All in the name of promoting “European values”. I thought they were democracy, protecting the rights of minorities and transparency, but now the EU is supporting a country that has banned all opposition parties, has been bombing part of their population for 9 years and with a totally corrupt government and everyone is totally fine with this? Baerbock is the most popular politician in Germany, go figure.
    I quite honestly feel like I am living in the matrix and I have swallowed a different colored pill from most of the people I talk to every day. If you tread carefully, you can find a few like-minded souls.
    Were it not for NC, the commentariat and other news sources frequently cited here I think I would be going mad. As it is, I am not very optimistic about the future of Europe – it will get very dark indeed.

  15. MFB

    These politicians seem to be winging it hoping that in the end it will either all come right for them, or Uncle Sam will bail them out if things go pear-shaped.

    I don’t foresee a Marshall Plan if Europe crumbles under the weight of its leaders’ suicidal decisions.

    1. Eustache de Saint Pierre

      What they are undertaking at the moment is more like the Morgenthau plan as an alternative to Marshall, which was suggested before the end of WW2 to destroy Germany’s industry & replace with some sort of rural idyll. I guess it will become interesting if the Dutch farmer experiment works out for the Eurocrats, leading them to apply it on a wider scale to those who should be taking note.
      Artist Anselm Keifer reflected on the plan –

      1. dandyandy

        It’s amazing I know but if you live in U.K. you would not know that a mass destruction of farms in Netherlands is a real process which is taking place as we speak. Unless you happen to sift through obscure corners of Grauniad and Speks and the absurdly named Foreign Police department.

        This is what is happening to our Dutch neighbours. There is not a pipsqueak in our U.K. based agricultural media like Farmers Weekly or such like.

        How long before our U.K. farmers be culled at the altar of Zero Carbon Hoax God?

        How long for Yanks, Frenchies and Canucks and the other higher fruits.

  16. Isla White

    Have the Chinese found a solution to the ding – dong paralysis in US politics?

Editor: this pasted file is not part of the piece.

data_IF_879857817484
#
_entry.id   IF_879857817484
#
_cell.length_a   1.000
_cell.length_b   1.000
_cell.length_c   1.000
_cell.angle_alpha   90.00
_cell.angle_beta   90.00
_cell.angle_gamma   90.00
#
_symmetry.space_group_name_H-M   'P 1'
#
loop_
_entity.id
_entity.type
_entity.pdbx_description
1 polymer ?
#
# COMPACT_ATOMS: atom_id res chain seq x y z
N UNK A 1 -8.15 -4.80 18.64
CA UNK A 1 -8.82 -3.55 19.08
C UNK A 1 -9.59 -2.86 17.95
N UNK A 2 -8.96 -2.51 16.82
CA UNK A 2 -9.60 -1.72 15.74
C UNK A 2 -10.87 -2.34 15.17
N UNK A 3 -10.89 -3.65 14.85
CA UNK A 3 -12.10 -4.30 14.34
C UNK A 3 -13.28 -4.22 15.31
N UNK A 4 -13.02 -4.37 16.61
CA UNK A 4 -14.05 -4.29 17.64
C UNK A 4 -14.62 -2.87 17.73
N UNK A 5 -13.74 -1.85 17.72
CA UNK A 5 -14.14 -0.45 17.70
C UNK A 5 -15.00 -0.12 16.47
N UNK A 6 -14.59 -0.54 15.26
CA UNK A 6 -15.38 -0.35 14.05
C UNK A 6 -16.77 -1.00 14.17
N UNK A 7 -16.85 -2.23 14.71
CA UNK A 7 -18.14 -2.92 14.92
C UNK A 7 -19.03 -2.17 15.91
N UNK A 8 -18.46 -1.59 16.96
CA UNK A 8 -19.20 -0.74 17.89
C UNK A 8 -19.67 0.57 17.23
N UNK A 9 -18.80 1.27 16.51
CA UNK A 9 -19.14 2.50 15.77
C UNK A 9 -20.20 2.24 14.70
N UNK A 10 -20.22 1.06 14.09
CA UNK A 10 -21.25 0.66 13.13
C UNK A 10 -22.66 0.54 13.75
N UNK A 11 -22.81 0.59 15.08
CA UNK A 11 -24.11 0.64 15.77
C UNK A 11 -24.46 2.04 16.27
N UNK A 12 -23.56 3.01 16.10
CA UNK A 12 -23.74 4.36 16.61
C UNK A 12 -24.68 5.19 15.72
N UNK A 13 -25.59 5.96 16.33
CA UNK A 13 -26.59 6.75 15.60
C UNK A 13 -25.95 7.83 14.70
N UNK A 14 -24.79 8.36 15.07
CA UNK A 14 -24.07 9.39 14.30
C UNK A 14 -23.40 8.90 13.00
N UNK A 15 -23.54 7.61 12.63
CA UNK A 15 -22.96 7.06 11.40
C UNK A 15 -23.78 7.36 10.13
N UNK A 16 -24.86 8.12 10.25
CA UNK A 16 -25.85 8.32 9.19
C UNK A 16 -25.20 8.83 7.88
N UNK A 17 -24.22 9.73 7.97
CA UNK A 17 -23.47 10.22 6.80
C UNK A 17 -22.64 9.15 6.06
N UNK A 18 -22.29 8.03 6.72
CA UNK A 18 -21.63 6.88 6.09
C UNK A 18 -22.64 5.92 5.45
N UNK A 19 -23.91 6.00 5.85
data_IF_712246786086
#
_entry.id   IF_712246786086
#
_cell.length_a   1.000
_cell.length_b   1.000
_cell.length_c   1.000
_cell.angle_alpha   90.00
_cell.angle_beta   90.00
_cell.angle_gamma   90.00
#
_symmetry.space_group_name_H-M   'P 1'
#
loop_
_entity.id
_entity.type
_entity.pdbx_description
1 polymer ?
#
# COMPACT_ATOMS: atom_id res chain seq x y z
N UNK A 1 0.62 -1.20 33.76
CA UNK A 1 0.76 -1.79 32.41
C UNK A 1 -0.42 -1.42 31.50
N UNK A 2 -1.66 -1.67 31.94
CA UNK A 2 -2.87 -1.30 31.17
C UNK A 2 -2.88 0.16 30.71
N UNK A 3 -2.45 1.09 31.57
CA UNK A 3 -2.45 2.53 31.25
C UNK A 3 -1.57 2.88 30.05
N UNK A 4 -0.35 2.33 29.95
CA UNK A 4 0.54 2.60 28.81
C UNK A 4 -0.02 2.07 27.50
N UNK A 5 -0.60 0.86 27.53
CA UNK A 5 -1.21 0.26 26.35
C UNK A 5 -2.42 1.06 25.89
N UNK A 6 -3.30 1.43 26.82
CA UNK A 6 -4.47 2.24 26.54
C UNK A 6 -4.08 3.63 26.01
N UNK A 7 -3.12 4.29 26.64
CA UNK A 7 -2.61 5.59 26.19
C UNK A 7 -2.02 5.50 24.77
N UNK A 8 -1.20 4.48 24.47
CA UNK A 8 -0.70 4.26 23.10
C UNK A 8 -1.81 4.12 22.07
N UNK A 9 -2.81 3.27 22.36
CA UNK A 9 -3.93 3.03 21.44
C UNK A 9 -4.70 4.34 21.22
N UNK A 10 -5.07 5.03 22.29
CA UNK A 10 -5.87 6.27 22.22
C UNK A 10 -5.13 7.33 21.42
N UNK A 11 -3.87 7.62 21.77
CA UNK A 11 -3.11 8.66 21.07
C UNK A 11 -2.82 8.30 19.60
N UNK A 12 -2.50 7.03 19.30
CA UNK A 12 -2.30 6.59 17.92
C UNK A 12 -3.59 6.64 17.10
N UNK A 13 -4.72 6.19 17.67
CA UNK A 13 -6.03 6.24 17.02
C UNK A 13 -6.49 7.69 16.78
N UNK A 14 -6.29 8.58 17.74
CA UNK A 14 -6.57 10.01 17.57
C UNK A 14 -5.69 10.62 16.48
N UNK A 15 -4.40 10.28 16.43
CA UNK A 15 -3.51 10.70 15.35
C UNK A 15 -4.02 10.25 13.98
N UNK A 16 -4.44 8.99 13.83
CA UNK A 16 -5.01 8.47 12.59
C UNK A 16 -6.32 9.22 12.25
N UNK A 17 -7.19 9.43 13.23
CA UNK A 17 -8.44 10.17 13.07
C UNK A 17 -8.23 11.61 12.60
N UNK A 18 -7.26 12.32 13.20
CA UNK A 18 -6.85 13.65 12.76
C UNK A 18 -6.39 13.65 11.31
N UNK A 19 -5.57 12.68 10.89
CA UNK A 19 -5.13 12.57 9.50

Create a Legislative Council – as they have now done for Hong Kong’s ‘local’ elections – and have 80% of the seats allocated to pre-selected and vetted ‘patriots’.

    Only 20% of seats available for the Republicans and Democrats to squabble over!

    Democratically-elected seats to be slashed to 20% for local Hong Kong elections; candidates vetted

    After a pro-democracy landslide in 2019, only 88 seats in November’s District Council elections will be directly elected by the public – down from 452 in the last poll. 179 will be appointed by the city’s leader, whilst all candidates will be screened.
    2 May 2023

    1. tevhatch

      I think the original formula was British: appoint landlords, rentiers, and their servants to seats in the colony’s legislative council, and use the local community boards as 100% appointed bodies where the small time criminals are corralled to work for the state. It really is quite similar to US National / Local political system at the party level.

      Under the British the local councils became seats of political corruption, a way to funnel money into the triads in the NT and other similar organs which could be used to keep the native population scared and in their place without application of visible state force (ie: the police, customs, or tax authority). The CPC’s local office found them useful for the same effect after the take over in 1997, so these were actually anti-democratic organs. The anti-corruption campaign in China is simply catching up in Hong Kong. A good sign of this is the drop in rents on private property over the last year and a half, as artificial removal of space by the district councils has been stopped. My daughter can finally book a badminton court when she wants and cheaply, without having to pay off touts and que for weeks. etc.

      1. Isla White

        Bravo for badminton players but we must cast the net wider ….

        What stands out is that several generations of Hong Kongers have seen the old system left by the British as an
        improvement on what is now mandated by the CCP.
        Strong enough to have several hundred thousand younger Hong Kongers protesting over the years; the real enthusiasts knowing the consequences yet getting themselves jailed. Unlikely to be much badminton there!

        Tens of thousands, well educated and multi-lingual, emigrating and welcomed elsewhere, many to the colonial oppressor!

        Across the bay total silence; no young Macaoense has bought into anything rose tinted. Nothing taught them, as worth hanging onto, by their parents and grandparents from their days under Portuguese rule.